These long-term measurements do have a cost and they don’t perhaps deliver cutting edge science, but if we don’t know exactly what the past has done we will have no idea of what the future holds.

The Montreal protocol is widely seen as the most successful environmental protection agreement to date. Jonathan why do you think it was it so successful?

I think it was the fact that it was absolutely clear cut. You could show politicians a picture of the Antarctic ozone hole, and so they were very quickly enabled to take action.

There were also alternatives to CFCs that were already available. Because increased UV light was linked to increased incidences of skin cancer, the word cancer made it a public health issue and so political effort was harnessed incredibly rapidly.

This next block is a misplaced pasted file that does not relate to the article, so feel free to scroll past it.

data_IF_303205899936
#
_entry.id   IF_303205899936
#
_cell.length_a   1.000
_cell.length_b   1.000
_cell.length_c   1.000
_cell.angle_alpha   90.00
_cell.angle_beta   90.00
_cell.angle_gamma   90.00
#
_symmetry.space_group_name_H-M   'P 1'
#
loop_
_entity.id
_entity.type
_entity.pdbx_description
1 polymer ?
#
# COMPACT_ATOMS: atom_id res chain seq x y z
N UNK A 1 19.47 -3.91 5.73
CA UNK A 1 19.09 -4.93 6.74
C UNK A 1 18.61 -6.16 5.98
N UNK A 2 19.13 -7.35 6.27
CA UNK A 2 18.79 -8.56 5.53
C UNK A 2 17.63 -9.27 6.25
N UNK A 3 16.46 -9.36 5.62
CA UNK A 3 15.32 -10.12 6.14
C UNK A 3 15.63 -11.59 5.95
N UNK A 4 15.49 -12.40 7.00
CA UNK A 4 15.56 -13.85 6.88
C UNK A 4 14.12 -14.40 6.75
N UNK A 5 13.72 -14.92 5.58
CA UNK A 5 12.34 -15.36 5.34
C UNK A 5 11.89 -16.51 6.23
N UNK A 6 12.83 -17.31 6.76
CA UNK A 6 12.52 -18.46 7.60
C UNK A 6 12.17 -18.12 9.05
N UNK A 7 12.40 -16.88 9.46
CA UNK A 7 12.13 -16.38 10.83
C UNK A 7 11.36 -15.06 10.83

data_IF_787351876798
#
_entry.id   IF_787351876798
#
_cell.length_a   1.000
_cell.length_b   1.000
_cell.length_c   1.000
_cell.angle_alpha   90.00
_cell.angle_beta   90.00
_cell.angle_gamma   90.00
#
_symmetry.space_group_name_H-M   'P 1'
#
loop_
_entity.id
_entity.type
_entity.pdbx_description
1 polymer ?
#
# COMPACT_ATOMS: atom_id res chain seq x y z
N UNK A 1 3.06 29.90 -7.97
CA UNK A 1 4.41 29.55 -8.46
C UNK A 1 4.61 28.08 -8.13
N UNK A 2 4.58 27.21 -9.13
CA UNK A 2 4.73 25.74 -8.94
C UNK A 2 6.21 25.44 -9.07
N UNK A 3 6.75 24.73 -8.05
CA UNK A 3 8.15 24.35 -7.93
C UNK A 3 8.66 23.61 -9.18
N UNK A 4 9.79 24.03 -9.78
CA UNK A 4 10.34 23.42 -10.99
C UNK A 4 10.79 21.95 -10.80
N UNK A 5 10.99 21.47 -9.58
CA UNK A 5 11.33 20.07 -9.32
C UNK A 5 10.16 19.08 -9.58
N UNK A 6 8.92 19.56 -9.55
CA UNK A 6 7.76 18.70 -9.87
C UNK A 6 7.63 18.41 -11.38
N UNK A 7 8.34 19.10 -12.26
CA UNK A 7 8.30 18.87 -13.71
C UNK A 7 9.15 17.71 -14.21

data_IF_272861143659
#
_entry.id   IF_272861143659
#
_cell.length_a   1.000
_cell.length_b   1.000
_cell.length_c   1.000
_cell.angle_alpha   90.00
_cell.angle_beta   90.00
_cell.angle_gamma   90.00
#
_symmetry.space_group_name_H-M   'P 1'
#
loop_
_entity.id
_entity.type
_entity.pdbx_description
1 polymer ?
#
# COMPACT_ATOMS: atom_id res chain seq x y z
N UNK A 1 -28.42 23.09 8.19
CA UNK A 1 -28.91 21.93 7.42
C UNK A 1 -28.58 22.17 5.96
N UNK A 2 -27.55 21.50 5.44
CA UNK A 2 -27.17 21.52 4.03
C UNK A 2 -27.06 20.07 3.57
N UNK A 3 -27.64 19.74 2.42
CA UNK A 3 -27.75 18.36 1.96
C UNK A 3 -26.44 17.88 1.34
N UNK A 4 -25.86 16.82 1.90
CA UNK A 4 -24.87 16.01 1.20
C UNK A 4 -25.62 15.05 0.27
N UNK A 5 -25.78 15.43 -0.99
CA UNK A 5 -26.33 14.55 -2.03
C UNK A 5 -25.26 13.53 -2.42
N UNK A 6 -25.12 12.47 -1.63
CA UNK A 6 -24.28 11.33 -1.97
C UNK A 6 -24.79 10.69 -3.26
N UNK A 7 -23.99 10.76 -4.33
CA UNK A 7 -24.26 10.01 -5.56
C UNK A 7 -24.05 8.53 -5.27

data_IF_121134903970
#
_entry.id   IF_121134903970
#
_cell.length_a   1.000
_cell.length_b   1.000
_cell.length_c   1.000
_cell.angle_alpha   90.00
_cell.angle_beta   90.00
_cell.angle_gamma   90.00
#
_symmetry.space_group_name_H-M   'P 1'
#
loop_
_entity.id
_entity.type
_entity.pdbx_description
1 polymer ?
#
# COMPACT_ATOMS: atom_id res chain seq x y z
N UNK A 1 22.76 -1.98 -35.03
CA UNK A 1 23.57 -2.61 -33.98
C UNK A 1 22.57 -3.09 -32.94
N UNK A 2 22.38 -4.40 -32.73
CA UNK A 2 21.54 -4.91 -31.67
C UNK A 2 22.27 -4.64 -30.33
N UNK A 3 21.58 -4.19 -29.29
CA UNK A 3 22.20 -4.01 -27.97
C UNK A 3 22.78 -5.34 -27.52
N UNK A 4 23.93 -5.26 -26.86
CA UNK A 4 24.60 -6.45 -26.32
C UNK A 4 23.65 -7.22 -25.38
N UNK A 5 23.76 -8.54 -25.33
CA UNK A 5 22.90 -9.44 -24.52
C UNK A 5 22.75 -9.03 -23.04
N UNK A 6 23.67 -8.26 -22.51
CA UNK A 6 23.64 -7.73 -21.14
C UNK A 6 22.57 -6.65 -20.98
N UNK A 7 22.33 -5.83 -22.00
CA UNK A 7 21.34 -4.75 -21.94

Anna, what lessons can we draw from the Montreal protocol when trying to combat climate change today?

There are important parallels between the Montreal protocol and legislation needed to solve climate change, most obviously, that both need significant international co-operation.

But the climate change problem is much more complex, given our current almost global reliance on fossil fuels.

The hope is that the Montreal protocol provides some assurance that solutions to global environmental problems can be found, even if they are not easy.

Jonathan agrees:

The Montreal protocol has provided an exemplar of how things should operate.

If we could adopt the same approach with climate change and proceed just as rapidly then we wouldn’t be in quite such a bad position as we are now, as we should have started taking action on climate change decades ago.

Last updated: 24 September 2021